Iris The Goo Goo Dolls
A Mum from Norwich who thinks she might have fallen for a weight loss scam is telling Heart why she wants to warn other people about it.
Louise Burman from Norwich signed up for a free two week trial online for something called Acai berries which are meant to help with slimming.
She says she realised the website might be fake when she found some hidden terms and conditions showing she was going to be charged more than £100.
She thinks people need to be careful about the sites they choose:
"Trying to lose some baby weight - any bit of help - fantastic. It looked legitimate, I couldn't see any problems with it at all. I was disappointed in myself that I had done it but also really angry. People who are trying to lose weight, there's a lot of people out there that would be susceptible to this."
Norfolk Trading Standards gave Heart the following warning:
"Norfolk Trading Standards are warning people to be aware when accepting a 'trial offer' for slimming pills. The offer is usually a 'pop up' message that appears whilst people are browsing social networking sites. The offer claims to be a risk free trial of acai berries, which supposedly aid rapid weight loss. When customers respond to the "Free Trial Offer" they give card details believing that there is only a small charge to cover postage and packaging. However, if the customer fails to cancel the 'Free Trial Offer' they are deemed to have agreed to an ongoing supply of the product, at a cost of around £70 to £80 each month. Not only is the money lost, there is also the potential risk of taking pills where there is no guarantee that they comply with any medicinal or safety legislation."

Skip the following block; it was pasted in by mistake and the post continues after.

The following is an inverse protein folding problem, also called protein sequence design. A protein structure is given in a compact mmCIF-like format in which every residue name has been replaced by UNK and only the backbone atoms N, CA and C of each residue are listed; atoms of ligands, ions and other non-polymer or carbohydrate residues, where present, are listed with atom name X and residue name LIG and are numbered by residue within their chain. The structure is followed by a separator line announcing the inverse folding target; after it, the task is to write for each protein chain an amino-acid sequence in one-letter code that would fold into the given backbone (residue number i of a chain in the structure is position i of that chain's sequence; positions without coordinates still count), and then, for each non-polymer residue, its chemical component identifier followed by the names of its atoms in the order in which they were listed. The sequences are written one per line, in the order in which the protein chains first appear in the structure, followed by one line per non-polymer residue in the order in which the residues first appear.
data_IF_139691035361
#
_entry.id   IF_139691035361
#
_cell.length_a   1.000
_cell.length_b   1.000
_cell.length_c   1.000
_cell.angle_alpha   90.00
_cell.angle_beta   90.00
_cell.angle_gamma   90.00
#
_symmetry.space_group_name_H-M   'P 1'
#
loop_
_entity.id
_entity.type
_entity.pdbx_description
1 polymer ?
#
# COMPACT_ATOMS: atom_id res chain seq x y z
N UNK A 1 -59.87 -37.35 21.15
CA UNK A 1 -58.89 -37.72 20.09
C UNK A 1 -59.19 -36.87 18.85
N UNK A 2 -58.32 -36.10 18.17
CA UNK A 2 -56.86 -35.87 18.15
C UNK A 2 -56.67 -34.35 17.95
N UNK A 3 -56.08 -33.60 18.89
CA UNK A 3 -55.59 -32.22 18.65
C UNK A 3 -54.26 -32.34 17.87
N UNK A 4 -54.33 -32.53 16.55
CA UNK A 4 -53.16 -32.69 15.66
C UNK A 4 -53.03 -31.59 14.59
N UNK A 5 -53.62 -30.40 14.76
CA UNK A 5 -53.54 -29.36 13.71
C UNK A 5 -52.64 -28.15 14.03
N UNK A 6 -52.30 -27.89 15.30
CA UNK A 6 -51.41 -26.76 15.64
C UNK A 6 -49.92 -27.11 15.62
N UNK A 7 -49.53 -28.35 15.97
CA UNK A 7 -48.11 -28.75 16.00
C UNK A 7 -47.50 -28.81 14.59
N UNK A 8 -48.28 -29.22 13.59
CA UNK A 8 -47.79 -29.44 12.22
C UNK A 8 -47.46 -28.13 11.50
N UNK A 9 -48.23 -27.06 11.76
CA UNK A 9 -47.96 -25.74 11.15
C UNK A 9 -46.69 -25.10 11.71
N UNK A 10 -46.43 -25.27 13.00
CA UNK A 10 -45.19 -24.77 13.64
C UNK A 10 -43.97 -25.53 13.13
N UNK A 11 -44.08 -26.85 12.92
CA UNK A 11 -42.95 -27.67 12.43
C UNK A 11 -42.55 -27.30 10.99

For more information contact Citizens Advice consumer helpline via their online reporting form or telephone 08454 04 05 06.
Trading Standards would advise people to seek professional advice before buying or using such products and say 'be on your guard. If it seems too good to be true, it's probably a scam.'
They added that people should never give out their bank details to anyone unless they've checked them out.
You can sign up to Norfolk County Council Trading Standards Scam Alert System at www.norfolk.gov.uk/scams